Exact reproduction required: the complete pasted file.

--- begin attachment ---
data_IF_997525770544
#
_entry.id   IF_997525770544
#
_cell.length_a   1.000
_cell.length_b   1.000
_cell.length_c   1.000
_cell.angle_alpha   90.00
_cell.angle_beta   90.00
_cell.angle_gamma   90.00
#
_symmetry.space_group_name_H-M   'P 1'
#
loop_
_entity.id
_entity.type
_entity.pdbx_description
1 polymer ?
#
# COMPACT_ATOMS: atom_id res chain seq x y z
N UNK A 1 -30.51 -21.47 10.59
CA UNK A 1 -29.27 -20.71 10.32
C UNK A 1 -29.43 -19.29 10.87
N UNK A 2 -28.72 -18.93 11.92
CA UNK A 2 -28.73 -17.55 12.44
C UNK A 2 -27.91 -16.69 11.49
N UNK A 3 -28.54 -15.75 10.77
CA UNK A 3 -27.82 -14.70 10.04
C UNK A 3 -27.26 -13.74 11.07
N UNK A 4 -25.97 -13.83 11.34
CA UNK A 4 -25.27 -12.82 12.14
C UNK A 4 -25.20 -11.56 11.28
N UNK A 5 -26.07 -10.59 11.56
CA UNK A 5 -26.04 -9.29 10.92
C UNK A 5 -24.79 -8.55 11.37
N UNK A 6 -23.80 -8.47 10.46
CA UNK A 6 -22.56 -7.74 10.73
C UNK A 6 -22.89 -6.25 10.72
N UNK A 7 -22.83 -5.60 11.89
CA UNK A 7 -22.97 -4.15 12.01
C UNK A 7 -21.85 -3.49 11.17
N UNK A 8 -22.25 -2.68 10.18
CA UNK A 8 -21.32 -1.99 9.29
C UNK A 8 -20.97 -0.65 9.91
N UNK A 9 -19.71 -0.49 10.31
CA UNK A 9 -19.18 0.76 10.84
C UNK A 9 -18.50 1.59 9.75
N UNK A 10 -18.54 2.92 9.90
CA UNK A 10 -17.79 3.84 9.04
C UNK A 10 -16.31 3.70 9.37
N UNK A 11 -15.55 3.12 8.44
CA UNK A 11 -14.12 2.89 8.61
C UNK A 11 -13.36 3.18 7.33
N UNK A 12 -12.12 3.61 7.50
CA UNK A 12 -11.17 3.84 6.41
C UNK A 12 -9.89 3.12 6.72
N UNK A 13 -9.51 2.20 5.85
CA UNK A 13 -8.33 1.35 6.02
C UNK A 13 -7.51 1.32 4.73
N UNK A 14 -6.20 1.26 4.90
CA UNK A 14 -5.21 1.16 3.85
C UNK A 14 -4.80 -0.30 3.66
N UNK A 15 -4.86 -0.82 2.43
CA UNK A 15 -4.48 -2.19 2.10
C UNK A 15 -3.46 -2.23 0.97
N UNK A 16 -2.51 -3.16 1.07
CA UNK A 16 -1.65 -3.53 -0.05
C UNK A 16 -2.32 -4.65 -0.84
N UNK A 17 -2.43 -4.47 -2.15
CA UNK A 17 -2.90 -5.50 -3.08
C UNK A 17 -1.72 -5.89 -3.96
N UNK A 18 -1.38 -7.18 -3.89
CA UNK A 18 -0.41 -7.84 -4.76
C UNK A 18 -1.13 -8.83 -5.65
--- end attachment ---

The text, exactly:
data_IF_997525770544
#
_entry.id   IF_997525770544
#
_cell.length_a   1.000
_cell.length_b   1.000
_cell.length_c   1.000
_cell.angle_alpha   90.00
_cell.angle_beta   90.00
_cell.angle_gamma   90.00
#
_symmetry.space_group_name_H-M   'P 1'
#
loop_
_entity.id
_entity.type
_entity.pdbx_description
1 polymer ?
#
# COMPACT_ATOMS: atom_id res chain seq x y z
N UNK A 1 -30.51 -21.47 10.59
CA UNK A 1 -29.27 -20.71 10.32
C UNK A 1 -29.43 -19.29 10.87
N UNK A 2 -28.72 -18.93 11.92
CA UNK A 2 -28.73 -17.55 12.44
C UNK A 2 -27.91 -16.69 11.49
N UNK A 3 -28.54 -15.75 10.77
CA UNK A 3 -27.82 -14.70 10.04
C UNK A 3 -27.26 -13.74 11.07
N UNK A 4 -25.97 -13.83 11.34
CA UNK A 4 -25.27 -12.82 12.14
C UNK A 4 -25.20 -11.56 11.28
N UNK A 5 -26.07 -10.59 11.56
CA UNK A 5 -26.04 -9.29 10.92
C UNK A 5 -24.79 -8.55 11.37
N UNK A 6 -23.80 -8.47 10.46
CA UNK A 6 -22.56 -7.74 10.73
C UNK A 6 -22.89 -6.25 10.72
N UNK A 7 -22.83 -5.60 11.89
CA UNK A 7 -22.97 -4.15 12.01
C UNK A 7 -21.85 -3.49 11.17
N UNK A 8 -22.25 -2.68 10.18
CA UNK A 8 -21.32 -1.99 9.29
C UNK A 8 -20.97 -0.65 9.91
N UNK A 9 -19.71 -0.49 10.31
CA UNK A 9 -19.18 0.76 10.84
C UNK A 9 -18.50 1.59 9.75
N UNK A 10 -18.54 2.92 9.90
CA UNK A 10 -17.79 3.84 9.04
C UNK A 10 -16.31 3.70 9.37
N UNK A 11 -15.55 3.12 8.44
CA UNK A 11 -14.12 2.89 8.61
C UNK A 11 -13.36 3.18 7.33
N UNK A 12 -12.12 3.61 7.50
CA UNK A 12 -11.17 3.84 6.41
C UNK A 12 -9.89 3.12 6.72
N UNK A 13 -9.51 2.20 5.85
CA UNK A 13 -8.33 1.35 6.02
C UNK A 13 -7.51 1.32 4.73
N UNK A 14 -6.20 1.26 4.90
CA UNK A 14 -5.21 1.16 3.85
C UNK A 14 -4.80 -0.30 3.66
N UNK A 15 -4.86 -0.82 2.43
CA UNK A 15 -4.48 -2.19 2.10
C UNK A 15 -3.46 -2.23 0.97
N UNK A 16 -2.51 -3.16 1.07
CA UNK A 16 -1.65 -3.53 -0.05
C UNK A 16 -2.32 -4.65 -0.84
N UNK A 17 -2.43 -4.47 -2.15
CA UNK A 17 -2.90 -5.50 -3.08
C UNK A 17 -1.72 -5.89 -3.96
N UNK A 18 -1.38 -7.18 -3.89
CA UNK A 18 -0.41 -7.84 -4.76
C UNK A 18 -1.13 -8.83 -5.65